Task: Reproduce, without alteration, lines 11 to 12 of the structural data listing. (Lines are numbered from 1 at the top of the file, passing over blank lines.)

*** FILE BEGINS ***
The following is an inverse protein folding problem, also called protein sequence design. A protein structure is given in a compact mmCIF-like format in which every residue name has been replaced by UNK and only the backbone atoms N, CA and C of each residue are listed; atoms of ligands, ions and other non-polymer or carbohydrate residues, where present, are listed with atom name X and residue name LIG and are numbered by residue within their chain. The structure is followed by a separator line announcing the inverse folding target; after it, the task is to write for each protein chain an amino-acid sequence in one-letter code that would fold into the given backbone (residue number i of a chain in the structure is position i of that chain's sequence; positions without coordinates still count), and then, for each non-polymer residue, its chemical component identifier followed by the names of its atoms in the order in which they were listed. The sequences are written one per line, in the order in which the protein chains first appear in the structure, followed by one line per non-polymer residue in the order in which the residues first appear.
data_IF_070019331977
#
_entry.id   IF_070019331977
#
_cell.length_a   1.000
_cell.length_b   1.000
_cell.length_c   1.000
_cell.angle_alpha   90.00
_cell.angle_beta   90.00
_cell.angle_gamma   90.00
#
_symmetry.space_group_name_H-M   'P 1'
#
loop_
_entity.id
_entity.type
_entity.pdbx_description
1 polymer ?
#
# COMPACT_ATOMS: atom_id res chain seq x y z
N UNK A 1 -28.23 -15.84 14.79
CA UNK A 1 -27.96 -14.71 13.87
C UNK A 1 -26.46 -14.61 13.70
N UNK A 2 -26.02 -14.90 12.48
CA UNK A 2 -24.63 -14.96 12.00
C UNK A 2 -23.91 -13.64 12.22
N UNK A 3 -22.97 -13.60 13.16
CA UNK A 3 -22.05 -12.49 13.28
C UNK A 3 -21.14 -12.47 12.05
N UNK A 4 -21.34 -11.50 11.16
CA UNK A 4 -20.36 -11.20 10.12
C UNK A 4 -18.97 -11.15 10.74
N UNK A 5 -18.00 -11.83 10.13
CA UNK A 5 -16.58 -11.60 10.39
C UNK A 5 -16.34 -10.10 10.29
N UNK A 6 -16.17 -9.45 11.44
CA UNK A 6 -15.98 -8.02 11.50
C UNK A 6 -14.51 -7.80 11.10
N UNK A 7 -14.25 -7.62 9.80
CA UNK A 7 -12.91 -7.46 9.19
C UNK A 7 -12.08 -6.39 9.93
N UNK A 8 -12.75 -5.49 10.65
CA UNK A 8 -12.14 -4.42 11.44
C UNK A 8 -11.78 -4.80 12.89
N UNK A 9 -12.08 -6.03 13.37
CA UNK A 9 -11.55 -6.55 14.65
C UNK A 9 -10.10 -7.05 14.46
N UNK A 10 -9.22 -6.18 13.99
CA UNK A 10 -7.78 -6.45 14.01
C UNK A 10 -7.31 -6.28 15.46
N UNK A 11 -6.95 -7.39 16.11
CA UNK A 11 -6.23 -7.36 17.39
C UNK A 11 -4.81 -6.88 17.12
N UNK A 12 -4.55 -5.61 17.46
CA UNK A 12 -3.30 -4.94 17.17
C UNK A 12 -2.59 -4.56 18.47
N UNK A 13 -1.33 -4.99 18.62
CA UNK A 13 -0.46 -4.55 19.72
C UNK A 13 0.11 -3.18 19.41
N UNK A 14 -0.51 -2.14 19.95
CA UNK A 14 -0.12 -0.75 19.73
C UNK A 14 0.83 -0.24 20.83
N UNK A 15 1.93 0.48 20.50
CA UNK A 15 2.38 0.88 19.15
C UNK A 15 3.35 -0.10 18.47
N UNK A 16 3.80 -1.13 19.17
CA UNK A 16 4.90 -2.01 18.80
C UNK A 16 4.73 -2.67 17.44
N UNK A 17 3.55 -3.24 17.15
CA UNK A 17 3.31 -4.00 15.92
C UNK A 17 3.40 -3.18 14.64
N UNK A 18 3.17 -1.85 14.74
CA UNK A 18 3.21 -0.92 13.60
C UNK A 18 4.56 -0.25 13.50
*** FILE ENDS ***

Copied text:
_cell.angle_gamma   90.00
#